A very interesting piece! I've frequently noted the intense, seemingly religious fervour that often accompanies discussion of environmental issues. Inquiring minds will ask: but what is a "religion"? Good question! I cover this in my Intro to Philosophy of Religion course. The two most helpful attempts at definition I know of are as follows. Both can't get rid of certain borderline cases, but they're helpful nonetheless.
First, the authors of this excellent book, say
“a tentative, working definition... [a] religion is constituted by a set of beliefs, actions, and experiences, both personal and corporate, organized around a concept of an Ultimate Reality.” (p.7)
By that definition, many forms of environmentalism will count, as they revolve around an idea of ultimate reality as either (1) the natural world (as science reveals it), or (2) the natural world understood as including the Earth as a living thing - "Gaia", or Mother, etc., other living things being our siblings, as it were.
Philosopher Keith Yandell gives what I think is more helpful, functional definition of what a religion is, in this book.
A religion proposes a diagnosis (an account of what it takes the basic problem facing human beings to be) and a cure (a way of permanently and desirably solving that problem): one basic problem shared by every human person and one fundamental solution that, however adapted to different cultures and cases, is essentially the same across the board. Religions differ insofar as their diagnoses and cures differ.”(17)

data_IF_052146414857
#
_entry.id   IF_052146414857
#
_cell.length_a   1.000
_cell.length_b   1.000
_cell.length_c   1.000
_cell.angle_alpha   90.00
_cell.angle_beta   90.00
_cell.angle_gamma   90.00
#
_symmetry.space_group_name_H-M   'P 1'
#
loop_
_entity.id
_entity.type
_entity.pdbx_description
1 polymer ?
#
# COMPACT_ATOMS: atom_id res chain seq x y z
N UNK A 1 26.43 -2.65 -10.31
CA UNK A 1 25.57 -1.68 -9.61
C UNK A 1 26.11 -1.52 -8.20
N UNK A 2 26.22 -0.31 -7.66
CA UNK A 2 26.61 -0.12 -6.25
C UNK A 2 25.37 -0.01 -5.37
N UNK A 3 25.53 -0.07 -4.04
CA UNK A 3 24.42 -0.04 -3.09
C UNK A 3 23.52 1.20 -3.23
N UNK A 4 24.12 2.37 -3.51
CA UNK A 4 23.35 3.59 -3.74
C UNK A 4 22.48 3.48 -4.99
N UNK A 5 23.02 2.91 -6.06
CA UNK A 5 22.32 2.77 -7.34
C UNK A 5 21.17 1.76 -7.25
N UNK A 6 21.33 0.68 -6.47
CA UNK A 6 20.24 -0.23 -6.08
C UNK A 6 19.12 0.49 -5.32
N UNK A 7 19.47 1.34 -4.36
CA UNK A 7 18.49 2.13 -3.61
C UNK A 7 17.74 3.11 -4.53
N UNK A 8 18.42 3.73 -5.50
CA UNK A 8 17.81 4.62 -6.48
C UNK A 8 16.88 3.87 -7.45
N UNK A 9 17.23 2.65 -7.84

Environmentalism, then, will be the religion defined by something like the following diagnosis and cure. Diagnosis: as things stand now, our Mother Earth is dying, and thus our race is doomed. Cure: we can save her, and thus our race, by recycling, by voluntary lifestyle changes, and through increased governmental control of earth-harming industries, traditions, and practices. That does seem to me like the central narrative of the universe defining the lives of many current-day people.
"Religions" are complex things. We philosophers tend to focus on the belief element in religion, but late philosopher of religion Ninian Smart (yes, smarty pants, he was very smart) pointed out that religions have six dimensions: doctrinal, mythic, ethical, ritual, experiential, and social. Various streams in the Environmental Movement clearly have all six dimensions. Thus, they aren't simply like religions, or quasi-religions - they are religions - they compete with others in the religious area. This can be obscured by the fact that people syncretize environmentalist religion with other kinds.